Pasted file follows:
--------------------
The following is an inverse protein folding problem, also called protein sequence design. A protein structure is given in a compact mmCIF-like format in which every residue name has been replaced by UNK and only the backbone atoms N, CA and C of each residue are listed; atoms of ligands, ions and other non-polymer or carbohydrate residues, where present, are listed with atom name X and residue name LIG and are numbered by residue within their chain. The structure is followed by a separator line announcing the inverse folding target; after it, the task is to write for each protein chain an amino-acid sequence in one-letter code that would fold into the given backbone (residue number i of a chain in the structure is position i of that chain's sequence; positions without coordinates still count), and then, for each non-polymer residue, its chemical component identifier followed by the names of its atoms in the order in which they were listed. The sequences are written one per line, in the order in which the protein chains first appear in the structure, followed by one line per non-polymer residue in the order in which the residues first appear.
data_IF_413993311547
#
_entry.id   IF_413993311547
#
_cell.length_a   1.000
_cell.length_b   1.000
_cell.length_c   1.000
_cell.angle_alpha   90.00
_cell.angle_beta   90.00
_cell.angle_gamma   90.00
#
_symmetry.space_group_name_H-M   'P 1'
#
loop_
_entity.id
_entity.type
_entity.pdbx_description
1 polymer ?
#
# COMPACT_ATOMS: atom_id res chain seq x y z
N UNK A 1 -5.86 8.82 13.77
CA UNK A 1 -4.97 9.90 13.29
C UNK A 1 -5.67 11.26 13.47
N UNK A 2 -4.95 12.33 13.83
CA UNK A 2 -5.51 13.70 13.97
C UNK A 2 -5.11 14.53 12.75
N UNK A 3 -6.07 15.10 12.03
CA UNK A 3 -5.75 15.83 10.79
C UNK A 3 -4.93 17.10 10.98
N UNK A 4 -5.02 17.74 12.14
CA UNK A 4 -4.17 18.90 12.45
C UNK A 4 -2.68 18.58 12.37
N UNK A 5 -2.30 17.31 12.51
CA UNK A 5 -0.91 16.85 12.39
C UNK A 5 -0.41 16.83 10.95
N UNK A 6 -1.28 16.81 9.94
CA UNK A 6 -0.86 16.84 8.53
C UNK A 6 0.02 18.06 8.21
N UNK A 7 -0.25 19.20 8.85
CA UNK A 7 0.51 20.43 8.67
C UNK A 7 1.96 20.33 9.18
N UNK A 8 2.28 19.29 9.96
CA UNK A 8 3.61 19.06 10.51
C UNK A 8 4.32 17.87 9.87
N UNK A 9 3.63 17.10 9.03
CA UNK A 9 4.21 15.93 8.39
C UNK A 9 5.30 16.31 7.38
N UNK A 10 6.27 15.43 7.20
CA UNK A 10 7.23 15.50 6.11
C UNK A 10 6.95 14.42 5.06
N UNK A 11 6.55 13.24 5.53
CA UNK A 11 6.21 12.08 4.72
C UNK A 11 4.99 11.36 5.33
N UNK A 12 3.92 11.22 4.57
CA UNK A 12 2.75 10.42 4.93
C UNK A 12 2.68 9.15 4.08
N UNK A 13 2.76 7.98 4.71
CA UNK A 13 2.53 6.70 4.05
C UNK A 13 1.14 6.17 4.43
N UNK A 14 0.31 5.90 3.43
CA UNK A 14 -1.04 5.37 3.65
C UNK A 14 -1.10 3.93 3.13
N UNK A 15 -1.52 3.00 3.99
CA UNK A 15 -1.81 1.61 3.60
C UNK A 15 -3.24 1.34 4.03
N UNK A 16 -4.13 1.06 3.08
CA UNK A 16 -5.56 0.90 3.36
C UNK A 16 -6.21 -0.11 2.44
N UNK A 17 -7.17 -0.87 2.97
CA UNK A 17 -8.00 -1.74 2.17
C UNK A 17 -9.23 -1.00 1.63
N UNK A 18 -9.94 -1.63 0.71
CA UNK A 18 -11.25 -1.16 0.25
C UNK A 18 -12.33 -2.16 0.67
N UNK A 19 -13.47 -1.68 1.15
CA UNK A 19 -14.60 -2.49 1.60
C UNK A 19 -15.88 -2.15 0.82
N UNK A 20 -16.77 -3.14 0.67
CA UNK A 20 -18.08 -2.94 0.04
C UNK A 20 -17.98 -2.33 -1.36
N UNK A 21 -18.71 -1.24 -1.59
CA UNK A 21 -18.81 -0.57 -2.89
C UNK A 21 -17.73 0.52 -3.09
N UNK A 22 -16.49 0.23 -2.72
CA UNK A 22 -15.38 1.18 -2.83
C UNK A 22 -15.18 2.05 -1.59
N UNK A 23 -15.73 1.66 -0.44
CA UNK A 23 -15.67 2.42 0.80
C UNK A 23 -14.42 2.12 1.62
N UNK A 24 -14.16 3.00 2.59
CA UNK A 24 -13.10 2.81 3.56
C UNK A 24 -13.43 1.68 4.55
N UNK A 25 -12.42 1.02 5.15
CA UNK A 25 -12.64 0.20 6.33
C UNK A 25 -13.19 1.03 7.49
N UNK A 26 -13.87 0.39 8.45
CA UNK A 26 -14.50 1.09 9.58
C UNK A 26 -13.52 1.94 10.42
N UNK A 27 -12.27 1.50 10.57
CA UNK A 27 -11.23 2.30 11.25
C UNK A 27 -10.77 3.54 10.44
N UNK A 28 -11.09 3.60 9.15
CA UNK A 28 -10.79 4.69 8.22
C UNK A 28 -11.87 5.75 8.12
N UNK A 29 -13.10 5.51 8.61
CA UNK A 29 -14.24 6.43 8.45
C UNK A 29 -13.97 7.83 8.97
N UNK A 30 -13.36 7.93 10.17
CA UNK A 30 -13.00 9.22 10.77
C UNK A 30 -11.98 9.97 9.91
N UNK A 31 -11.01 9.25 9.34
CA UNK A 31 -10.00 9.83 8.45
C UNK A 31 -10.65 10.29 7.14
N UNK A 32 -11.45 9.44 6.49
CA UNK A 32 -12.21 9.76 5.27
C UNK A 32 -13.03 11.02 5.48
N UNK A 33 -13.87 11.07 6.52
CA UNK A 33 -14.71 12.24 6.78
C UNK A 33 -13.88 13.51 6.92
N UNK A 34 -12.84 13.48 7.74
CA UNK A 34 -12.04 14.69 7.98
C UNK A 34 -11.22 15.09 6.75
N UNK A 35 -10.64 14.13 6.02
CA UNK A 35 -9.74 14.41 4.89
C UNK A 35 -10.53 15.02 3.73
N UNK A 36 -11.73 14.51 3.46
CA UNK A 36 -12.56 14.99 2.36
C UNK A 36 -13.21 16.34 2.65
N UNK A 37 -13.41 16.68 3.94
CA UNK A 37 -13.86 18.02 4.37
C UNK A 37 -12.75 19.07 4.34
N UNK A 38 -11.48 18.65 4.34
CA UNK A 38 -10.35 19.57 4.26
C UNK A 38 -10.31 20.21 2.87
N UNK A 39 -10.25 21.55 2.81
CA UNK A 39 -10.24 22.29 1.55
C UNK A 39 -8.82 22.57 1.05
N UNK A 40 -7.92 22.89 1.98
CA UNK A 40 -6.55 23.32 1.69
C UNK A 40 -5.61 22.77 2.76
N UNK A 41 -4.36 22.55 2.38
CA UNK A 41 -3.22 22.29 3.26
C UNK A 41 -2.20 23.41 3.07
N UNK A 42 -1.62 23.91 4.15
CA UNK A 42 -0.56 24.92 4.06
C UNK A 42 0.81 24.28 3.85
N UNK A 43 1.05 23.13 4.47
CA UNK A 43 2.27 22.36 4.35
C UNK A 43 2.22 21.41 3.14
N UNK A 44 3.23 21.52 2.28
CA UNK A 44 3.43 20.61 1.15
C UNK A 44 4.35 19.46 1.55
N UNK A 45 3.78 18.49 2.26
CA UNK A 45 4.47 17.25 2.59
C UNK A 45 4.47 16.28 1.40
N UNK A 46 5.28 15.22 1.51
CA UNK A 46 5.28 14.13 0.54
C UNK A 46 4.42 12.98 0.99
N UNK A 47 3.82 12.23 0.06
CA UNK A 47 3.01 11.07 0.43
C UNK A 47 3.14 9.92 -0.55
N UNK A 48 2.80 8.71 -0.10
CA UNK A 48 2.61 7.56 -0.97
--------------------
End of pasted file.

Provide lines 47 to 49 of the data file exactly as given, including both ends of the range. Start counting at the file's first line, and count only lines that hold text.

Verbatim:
CA UNK A 9 4.21 15.93 8.39
C UNK A 9 5.30 16.31 7.38
N UNK A 10 6.27 15.43 7.20